The Prints of Pop
Pop Art takes its name from the integration of commercialized popular culture into art—it is closely associated with the New York art scene starting in the late 1950s and early 1960s. Pop Art was, in part, a response to the dominant movement preceding it: Abstract Expressionism. The AbEx artists such as Pollock, de Kooning, Frankenthaler, and Rothko rejected traditional representational art as elitist. In their view, most traditional art required viewers to have a sophisticated knowledge of history, religious iconography, literature, and classical mythology.
Pop Art reintroduced representation into art but with a twist. Subject matter was culled from popular culture, so it could be readily understood by the average viewer. Works based on familiar, even mundane, subjects were instantly recognized thanks to the increasingly widespread mediums of advertising, movies, and television that overtook American culture in the late 1950s. Print-making was especially important to Pop Artists, as it reflected our culture’s shift towards mass production, and the lower prices garnered by prints and multiples meant Pop Art was not just more easily understood by a wider audience, but also more readily collected. The works often incorporate a sense of joy, whimsy, and humor. Not surprisingly, Pop Art, has found a renewed audience in and after 2020.
Andy Warhol is the best known of the Pop artists. His simple, linear style grew out of his work as an advertising illustrator, and often includes manipulated photographic images. His subjects ranged from the most mundane objects to the most glamorous figures in Hollywood. Quickly executed, bright, and eye-catching, Warhol’s images of Campbell’s Soup Cans, Marilyn Monroe, and Liz Taylor are still iconic.
Roy Lichtenstein was also a Pop star. He wasn’t interested in advertising or Hollywood glamour. His art borrowed its visual vocabulary from a very different aspect of popular culture: the comic book. Works like Shipboard Girl and Foot and Hand employ the black outlines, primary colors, and Ben-Day dots typical of comic books and the Sunday funny papers. Lichtenstein sometimes even includes speech balloons and thought bubbles in his compositions. Each work expresses a vignette of a larger narrative that is easily comprehended, and which fires the viewer’s imagination as to the rest of the story.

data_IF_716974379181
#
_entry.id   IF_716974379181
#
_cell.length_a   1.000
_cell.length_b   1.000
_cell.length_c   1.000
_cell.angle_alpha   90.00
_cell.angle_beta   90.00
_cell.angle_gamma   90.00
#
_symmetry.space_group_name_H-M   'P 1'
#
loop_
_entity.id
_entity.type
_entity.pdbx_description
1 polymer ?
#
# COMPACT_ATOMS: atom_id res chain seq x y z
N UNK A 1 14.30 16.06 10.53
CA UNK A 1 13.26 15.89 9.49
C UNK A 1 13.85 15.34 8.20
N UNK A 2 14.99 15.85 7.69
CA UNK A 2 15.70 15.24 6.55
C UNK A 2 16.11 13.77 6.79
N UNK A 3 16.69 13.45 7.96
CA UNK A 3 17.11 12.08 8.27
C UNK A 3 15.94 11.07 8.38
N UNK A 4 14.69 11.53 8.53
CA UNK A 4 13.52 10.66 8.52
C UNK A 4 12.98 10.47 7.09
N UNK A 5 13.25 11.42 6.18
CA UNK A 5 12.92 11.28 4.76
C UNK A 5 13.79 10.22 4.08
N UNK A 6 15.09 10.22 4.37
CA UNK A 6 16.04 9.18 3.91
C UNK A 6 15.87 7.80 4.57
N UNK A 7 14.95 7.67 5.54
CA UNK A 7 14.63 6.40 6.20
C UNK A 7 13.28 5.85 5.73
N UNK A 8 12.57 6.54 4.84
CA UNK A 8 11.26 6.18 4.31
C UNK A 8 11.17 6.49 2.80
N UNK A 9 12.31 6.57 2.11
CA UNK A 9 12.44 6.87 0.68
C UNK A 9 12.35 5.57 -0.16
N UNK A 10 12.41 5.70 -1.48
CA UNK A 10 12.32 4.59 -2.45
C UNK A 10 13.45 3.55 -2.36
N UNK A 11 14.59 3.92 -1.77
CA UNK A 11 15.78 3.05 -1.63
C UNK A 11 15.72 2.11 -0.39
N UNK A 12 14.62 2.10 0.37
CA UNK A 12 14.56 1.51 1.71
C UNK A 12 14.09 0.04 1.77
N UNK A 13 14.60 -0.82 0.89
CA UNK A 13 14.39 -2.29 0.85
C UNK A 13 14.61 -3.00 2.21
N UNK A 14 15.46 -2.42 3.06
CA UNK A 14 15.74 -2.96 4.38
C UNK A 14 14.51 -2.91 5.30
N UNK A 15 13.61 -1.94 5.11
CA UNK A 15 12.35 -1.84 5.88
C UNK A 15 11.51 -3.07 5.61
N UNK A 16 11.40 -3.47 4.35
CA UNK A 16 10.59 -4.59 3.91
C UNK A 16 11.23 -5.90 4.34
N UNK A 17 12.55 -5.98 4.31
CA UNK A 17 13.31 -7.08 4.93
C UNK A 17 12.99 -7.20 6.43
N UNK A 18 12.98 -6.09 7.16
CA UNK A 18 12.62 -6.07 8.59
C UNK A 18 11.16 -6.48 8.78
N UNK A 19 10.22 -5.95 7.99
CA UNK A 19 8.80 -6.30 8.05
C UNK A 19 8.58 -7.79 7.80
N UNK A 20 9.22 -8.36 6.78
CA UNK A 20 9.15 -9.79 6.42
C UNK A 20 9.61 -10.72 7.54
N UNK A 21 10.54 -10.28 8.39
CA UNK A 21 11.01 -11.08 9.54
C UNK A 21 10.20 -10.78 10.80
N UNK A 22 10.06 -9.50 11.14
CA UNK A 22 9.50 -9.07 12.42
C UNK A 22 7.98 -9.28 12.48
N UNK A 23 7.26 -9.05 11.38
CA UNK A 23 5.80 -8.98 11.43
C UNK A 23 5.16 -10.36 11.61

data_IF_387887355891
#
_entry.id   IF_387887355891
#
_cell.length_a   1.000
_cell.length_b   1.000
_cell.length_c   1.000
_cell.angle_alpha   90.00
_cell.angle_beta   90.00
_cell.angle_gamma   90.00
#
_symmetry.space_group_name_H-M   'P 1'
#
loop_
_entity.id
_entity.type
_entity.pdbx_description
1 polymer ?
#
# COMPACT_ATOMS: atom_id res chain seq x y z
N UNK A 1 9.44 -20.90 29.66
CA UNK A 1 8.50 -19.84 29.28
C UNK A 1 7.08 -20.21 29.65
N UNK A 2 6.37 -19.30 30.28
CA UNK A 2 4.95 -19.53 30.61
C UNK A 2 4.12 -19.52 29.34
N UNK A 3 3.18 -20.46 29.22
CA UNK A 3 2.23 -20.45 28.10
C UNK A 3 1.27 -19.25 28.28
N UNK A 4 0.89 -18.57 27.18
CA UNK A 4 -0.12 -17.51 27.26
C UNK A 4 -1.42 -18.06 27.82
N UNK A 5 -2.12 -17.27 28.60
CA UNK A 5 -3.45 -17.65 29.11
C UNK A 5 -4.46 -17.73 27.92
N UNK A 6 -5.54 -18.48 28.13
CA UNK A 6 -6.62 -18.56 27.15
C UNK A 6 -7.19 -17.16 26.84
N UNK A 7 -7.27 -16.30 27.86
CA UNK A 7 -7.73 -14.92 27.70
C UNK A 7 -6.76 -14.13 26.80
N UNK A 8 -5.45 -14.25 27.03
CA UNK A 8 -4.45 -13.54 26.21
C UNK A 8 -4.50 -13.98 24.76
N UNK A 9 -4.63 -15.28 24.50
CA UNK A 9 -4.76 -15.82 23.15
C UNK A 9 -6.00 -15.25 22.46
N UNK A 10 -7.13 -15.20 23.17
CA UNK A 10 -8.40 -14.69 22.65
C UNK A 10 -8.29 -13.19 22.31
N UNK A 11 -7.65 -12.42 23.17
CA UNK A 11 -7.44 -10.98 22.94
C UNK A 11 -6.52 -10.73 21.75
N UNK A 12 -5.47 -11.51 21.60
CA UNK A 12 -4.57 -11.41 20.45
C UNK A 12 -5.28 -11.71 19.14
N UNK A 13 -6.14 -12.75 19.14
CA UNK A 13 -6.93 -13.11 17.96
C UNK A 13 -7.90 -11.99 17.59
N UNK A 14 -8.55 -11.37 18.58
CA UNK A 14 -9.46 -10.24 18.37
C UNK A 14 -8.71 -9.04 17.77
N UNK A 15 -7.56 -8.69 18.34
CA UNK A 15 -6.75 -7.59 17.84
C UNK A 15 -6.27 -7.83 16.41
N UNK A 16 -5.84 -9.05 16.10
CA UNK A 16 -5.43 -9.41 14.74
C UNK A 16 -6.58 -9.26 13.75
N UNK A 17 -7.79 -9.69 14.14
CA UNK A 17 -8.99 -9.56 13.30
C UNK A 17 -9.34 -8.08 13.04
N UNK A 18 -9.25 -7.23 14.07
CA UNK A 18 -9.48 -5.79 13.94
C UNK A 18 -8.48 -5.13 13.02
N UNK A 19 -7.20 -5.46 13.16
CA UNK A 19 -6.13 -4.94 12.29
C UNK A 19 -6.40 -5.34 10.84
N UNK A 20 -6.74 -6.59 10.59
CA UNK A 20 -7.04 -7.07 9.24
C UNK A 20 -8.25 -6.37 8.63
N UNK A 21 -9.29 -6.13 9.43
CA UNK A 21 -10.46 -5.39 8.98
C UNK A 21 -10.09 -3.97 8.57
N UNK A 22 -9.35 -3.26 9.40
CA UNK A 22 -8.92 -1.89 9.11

Robert Indiana didn’t depend on figures and settings to express his ideas. He was even more clear: he used words. His iconic LOVE from the late 1960s said it all and expressed the vitality and excitement of love with bright, simple colors, and four large letters. LOVE has become so widely recognized that it has been translated into multiple languages. Indiana even quoted his own work when he used a similar font and color arrangement for HOPE, designed for the 2008 elections.
Claes Oldenberg’s Pop Art took yet another approach. He depicted everyday household items—a badminton birdie, a cigarette butt, or a spoon—at monumental scale and often in playful ways. A pair of screws might become bowed and enlarged to support a suspension bridge or a plug adapter might become a house.
British artist David Hockney may deny that he fits into the Pop Art category, but he is nonetheless as eloquent in this genre as he is in the many other media and styles that he has embraced over his extensive career. Pembroke Studio Interior is almost cartoon-like with its linear design and simple, bright palette. It depicts a spatial experience akin to the work of Picasso, whom Hockney greatly admires. The result is a depiction of familiar everyday subject matter with a strong Pop sensibility.
Whether or not Hockney appreciates the Pop pigeonhole, his success, as well as the success of so many artists, has Pop Art to thank. The legacy of Pop shows up in myriad places, including the work of contemporary artists such as Shepard Fairey, Mr. Brainwash, Yayoi Kusama, and Banksy. Pop Art expresses a joy and youthfulness that is just as irresistible today as it was in the 1960s.
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